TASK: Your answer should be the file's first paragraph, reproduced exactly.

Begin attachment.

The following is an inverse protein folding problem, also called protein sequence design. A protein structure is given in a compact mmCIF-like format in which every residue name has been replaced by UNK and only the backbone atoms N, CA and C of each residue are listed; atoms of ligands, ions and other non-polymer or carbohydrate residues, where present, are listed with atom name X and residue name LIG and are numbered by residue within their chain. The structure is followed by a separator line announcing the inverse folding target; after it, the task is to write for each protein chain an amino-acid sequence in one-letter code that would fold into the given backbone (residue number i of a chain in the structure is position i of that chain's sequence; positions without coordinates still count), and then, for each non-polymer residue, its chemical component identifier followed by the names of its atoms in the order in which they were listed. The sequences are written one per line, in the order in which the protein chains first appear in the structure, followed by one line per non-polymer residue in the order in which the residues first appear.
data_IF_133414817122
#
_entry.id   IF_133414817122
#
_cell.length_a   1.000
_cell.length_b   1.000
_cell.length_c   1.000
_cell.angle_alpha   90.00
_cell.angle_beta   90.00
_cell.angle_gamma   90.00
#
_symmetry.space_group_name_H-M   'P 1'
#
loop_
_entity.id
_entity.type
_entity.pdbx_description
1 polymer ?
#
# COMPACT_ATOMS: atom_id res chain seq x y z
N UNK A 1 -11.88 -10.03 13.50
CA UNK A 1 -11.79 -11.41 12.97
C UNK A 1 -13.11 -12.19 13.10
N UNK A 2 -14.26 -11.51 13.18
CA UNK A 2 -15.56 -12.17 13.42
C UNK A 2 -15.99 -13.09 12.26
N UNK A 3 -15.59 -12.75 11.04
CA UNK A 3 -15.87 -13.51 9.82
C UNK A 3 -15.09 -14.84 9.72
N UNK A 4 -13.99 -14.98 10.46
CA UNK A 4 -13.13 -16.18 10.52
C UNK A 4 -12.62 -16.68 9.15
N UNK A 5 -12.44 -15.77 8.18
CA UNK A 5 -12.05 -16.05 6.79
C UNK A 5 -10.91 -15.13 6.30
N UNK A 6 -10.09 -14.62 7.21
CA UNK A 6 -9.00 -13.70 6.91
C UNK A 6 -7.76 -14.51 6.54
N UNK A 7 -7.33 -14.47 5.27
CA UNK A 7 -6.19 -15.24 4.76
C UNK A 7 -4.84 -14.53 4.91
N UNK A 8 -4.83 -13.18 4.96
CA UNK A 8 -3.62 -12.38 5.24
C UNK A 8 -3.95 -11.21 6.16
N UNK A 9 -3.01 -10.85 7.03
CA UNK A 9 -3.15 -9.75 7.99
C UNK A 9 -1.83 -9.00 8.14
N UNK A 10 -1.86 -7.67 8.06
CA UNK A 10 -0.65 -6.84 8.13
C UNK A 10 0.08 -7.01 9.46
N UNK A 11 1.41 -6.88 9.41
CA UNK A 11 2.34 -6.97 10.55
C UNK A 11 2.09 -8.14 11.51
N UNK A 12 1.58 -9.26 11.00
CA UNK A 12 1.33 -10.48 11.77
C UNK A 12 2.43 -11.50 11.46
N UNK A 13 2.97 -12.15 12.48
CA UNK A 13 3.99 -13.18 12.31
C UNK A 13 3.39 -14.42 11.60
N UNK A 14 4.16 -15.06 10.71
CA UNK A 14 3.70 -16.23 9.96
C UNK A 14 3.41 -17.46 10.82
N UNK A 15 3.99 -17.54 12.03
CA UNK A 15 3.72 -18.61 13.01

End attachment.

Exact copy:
The following is an inverse protein folding problem, also called protein sequence design. A protein structure is given in a compact mmCIF-like format in which every residue name has been replaced by UNK and only the backbone atoms N, CA and C of each residue are listed; atoms of ligands, ions and other non-polymer or carbohydrate residues, where present, are listed with atom name X and residue name LIG and are numbered by residue within their chain. The structure is followed by a separator line announcing the inverse folding target; after it, the task is to write for each protein chain an amino-acid sequence in one-letter code that would fold into the given backbone (residue number i of a chain in the structure is position i of that chain's sequence; positions without coordinates still count), and then, for each non-polymer residue, its chemical component identifier followed by the names of its atoms in the order in which they were listed. The sequences are written one per line, in the order in which the protein chains first appear in the structure, followed by one line per non-polymer residue in the order in which the residues first appear.